Most normally, only after we have surrendered our anger to God’s control, resolved to trust Him with all our heart, (rather than to rely on our own understanding and action), will we experience the peace to listen for the whispers of the Holy Spirit, guidance that will make our path(s) straight, and lead us to effective solutions for the basic problem.
Thank you for your comment, Bill. I was confused a bit with the blog. It sounds hard to do.
Thank you Bill for posting your sentiment in words I could not so clearly articulate regarding what the pastor wrote about righteous anger.
It’s nice to know this is a safe space to express a different opinion or take on things.
I also thank you for your comments, Bill. I strongly agree with what you said and really appreciate that you took the time to write what you did. And I also really appreciate it that you wrote it in the way that you did (in a respectful and Christ-like way).
A great insight on righteous anger. I would also call it compassionate anger, merciful anger…. that spurns me into action., to love as God commands.
Thank You so much for this information. Someone said to me today that God does not want us to be angry. I asked the person what about righteous anger. In will be sharing this with her.
We ought to emulate Jesus Christ, slow to anger, fierce in anger and Love.
It is true that Christ experienced anger this cannot be sin, since He was without sin. But I think anger can quickly turn into hate, and hatred is evil. So instead we should be passionate, tenacious, determined … to love as Jesus loved. Nobody ever took advantage of him. No-one gained the upper hand against Christ. Those who killed him only contributed to the fulfilment of his destiny. Injustice was not able to have a negative effect on him, and sin or wrongdoing never hindered his life.
Finally. Thank you both for standing firm. I read this last week and have been sick over this. What causes someone to act justly is not anger over something. Feeling are never to be the rationale for acting. To act justly is to be obedient to the truth written in G-d’s Word. We can’t know the truth unless it is read and understood – not felt. This is bending scripture and the reader towards their own feelings and psychological issues, instead of to the character and the person of G-d, the problem of sin, the need for repentance, and praise to G-d for what Jesus accomplished and how He is changing us and bringing us into the knowledge of the truth.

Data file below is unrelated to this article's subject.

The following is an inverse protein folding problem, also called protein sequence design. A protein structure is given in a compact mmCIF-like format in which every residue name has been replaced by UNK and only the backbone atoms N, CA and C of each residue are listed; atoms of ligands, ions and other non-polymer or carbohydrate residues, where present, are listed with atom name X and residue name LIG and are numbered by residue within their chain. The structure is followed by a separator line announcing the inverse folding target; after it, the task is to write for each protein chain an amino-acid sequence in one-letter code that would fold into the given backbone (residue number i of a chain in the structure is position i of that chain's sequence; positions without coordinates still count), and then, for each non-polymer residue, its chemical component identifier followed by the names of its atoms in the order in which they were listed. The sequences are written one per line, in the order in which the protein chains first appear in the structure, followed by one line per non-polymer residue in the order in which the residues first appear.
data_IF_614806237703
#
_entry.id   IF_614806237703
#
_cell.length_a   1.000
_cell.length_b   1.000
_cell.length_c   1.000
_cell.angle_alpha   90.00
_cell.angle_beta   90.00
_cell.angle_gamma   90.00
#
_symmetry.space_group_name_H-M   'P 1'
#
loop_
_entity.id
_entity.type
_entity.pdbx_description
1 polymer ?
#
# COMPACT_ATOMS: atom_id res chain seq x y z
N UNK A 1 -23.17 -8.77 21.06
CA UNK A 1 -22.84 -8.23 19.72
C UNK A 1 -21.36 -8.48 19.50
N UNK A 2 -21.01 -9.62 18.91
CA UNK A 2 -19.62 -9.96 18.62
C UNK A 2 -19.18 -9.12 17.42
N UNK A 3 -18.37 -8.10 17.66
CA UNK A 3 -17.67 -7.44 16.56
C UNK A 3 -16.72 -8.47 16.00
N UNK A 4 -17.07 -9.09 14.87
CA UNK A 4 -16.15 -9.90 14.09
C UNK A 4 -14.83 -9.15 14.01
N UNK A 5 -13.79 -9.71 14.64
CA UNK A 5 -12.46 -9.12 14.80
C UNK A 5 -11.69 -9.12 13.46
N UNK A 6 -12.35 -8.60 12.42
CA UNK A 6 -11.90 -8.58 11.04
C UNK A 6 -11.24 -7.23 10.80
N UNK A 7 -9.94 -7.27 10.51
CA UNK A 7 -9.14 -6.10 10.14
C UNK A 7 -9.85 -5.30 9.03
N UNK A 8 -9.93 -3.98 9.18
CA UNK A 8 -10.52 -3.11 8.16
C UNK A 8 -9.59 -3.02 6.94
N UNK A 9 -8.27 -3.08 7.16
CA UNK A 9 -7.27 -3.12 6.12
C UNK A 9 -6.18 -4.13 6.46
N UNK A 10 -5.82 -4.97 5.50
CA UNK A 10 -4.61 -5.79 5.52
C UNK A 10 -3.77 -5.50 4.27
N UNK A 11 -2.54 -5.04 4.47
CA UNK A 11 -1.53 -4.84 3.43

I didn’t agree with this blog post. It started with his statement that Micah 6:8 “calls us to a lifestyle of righteous anger”. That’s really reading into it to make a point that he wants to make. I believe most human anger is not “righteous”. Jesus could be angry and without sin, but most of us can’t handle it. Self gets in the way. Also, he says “We must pray that we’d be angry in this way until there’s no reason to be angry anymore.” Number one, nowhere in the Bible have I ever seen a prompting to “pray to be angry”. Also, his statement says that we should remain angry until there’s no reason to be angry anymore. This world will be fallen until Christ comes again. Nothing we do will “fix” this world and turn it into a utopia. I wish BSF would just stick with the study we’re doing and the truths we’re gleaning from the Word, not from a Guest Contributor.